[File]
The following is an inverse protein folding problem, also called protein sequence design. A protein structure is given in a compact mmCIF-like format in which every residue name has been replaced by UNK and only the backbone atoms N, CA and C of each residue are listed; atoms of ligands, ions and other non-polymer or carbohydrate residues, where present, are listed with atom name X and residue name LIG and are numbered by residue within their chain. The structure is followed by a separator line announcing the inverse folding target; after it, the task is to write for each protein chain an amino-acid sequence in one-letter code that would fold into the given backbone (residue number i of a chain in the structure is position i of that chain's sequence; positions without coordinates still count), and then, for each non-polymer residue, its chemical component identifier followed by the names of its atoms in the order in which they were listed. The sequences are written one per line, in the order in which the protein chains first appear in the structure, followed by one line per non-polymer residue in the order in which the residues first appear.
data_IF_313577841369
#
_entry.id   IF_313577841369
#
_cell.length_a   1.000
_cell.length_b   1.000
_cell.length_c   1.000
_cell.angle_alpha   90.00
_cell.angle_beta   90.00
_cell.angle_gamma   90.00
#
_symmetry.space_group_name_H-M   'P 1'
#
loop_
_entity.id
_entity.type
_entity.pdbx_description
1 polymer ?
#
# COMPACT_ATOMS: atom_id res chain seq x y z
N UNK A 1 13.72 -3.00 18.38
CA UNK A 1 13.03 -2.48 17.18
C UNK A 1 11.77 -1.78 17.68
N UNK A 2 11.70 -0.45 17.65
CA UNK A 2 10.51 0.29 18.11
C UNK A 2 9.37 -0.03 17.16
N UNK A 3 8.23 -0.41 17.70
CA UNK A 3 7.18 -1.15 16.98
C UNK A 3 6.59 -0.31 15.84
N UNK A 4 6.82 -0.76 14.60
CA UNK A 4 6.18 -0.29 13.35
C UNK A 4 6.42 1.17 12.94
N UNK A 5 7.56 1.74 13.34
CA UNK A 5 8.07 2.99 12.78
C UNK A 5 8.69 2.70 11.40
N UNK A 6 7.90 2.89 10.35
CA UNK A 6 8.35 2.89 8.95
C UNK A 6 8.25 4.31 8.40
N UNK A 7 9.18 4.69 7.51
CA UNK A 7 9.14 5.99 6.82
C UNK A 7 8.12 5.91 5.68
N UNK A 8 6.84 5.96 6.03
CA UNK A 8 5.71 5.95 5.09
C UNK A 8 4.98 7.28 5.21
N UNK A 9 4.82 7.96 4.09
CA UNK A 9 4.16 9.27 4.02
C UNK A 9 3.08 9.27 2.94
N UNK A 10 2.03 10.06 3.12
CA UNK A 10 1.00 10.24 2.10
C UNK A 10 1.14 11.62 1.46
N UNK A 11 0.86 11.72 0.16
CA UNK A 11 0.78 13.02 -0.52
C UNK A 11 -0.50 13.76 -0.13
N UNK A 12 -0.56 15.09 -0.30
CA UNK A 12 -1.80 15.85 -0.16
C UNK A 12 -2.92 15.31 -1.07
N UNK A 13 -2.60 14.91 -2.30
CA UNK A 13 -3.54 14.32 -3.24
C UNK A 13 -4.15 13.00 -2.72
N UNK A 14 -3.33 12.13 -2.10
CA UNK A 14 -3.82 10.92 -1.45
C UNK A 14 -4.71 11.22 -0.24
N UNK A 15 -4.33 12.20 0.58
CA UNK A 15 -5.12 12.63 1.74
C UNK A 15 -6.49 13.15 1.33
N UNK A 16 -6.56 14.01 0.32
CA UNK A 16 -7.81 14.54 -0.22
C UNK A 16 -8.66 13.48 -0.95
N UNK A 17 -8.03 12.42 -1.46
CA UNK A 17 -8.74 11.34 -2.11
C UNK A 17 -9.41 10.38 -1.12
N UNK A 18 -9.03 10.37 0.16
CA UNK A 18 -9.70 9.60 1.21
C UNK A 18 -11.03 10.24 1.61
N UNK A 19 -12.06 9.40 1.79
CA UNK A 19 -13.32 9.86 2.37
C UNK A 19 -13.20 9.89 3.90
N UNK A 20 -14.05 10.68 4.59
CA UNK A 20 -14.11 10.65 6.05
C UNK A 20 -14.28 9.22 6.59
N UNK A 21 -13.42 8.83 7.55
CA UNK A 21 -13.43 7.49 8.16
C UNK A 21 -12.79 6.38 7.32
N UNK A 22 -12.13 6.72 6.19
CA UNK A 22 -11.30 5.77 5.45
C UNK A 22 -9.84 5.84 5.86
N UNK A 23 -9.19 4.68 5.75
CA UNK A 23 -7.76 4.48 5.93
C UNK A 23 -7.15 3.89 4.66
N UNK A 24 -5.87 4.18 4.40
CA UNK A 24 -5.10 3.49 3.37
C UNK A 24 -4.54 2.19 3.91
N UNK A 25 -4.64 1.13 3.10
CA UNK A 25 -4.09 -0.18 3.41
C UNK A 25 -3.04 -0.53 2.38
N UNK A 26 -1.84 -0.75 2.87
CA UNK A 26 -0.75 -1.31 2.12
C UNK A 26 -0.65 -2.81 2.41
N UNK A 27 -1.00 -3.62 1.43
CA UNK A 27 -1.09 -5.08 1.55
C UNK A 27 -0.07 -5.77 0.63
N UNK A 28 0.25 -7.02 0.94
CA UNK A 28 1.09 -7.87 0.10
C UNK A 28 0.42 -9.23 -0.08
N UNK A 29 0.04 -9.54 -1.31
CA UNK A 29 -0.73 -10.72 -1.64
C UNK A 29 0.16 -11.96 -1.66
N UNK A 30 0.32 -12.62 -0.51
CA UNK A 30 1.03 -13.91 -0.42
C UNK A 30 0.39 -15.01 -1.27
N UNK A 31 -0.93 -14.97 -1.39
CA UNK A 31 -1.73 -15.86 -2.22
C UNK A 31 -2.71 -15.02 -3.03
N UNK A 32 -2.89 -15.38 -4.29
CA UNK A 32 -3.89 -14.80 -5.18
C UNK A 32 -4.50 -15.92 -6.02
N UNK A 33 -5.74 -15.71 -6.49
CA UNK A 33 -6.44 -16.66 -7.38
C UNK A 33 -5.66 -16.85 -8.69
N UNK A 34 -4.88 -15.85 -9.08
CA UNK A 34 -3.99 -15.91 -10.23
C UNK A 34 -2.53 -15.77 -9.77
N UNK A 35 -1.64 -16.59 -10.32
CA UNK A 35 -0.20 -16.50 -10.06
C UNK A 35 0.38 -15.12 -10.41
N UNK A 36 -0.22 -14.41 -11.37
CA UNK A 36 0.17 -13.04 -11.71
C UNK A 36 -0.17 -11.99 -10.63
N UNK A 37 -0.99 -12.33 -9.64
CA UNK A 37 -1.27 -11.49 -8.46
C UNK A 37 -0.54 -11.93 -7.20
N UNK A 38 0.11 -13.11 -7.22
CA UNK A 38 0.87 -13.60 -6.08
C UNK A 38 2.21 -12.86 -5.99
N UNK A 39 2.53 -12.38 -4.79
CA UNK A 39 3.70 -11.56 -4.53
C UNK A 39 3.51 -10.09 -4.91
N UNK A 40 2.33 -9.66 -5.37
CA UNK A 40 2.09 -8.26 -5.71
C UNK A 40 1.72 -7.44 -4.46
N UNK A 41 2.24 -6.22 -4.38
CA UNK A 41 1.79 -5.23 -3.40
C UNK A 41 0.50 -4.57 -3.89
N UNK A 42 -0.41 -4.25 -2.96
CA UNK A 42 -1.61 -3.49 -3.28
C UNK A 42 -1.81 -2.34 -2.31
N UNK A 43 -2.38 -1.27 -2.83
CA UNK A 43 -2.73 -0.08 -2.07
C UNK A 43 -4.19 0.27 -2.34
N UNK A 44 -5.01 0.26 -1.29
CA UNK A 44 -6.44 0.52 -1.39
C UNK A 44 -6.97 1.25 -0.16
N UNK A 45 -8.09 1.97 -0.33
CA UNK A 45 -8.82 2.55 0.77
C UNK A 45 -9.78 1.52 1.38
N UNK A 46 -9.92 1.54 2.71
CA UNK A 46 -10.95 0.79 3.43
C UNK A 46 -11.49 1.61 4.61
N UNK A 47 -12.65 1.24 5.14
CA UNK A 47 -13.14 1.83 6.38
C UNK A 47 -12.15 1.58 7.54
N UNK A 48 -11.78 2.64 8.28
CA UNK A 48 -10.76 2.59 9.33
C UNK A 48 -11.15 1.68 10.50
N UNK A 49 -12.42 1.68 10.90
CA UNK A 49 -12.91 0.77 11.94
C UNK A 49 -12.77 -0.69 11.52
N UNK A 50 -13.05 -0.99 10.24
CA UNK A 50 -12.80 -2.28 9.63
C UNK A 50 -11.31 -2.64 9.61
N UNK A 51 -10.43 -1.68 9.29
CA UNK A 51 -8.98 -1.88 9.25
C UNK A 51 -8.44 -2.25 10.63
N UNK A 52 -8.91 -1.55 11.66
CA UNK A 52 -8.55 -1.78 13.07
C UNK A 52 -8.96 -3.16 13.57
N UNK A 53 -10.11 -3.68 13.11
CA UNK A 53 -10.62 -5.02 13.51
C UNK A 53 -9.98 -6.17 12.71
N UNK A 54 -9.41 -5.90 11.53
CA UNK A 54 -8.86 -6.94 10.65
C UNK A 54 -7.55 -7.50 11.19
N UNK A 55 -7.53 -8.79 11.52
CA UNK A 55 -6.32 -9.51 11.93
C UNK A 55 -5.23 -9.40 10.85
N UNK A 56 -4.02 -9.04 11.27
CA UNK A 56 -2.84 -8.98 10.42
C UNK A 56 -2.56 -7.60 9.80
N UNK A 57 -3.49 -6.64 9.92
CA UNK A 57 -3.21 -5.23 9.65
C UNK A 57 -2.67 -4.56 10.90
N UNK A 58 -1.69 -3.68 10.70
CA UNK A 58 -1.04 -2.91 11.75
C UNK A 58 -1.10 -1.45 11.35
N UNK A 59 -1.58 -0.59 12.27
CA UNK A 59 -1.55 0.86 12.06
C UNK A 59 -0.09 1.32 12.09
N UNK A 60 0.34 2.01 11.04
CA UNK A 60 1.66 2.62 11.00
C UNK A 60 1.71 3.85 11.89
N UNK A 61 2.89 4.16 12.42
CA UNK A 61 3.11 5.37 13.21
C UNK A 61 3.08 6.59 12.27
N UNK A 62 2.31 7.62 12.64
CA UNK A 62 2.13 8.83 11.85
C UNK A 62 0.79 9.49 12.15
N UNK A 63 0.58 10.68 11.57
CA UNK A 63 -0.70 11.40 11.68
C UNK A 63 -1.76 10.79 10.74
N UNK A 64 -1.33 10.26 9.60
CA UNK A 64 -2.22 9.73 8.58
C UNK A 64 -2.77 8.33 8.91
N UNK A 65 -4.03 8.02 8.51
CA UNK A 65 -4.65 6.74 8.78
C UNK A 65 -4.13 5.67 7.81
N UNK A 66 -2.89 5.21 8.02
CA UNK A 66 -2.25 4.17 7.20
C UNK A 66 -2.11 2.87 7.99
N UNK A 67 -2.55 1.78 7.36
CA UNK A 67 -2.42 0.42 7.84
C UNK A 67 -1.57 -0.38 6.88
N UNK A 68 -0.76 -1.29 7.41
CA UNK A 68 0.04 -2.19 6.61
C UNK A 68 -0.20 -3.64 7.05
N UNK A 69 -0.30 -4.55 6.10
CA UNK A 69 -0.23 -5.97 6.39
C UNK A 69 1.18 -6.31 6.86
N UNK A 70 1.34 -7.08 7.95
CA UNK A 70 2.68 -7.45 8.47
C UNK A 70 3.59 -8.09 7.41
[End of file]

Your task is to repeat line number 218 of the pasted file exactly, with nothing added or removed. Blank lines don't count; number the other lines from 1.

CA UNK A 66 -2.25 4.17 7.20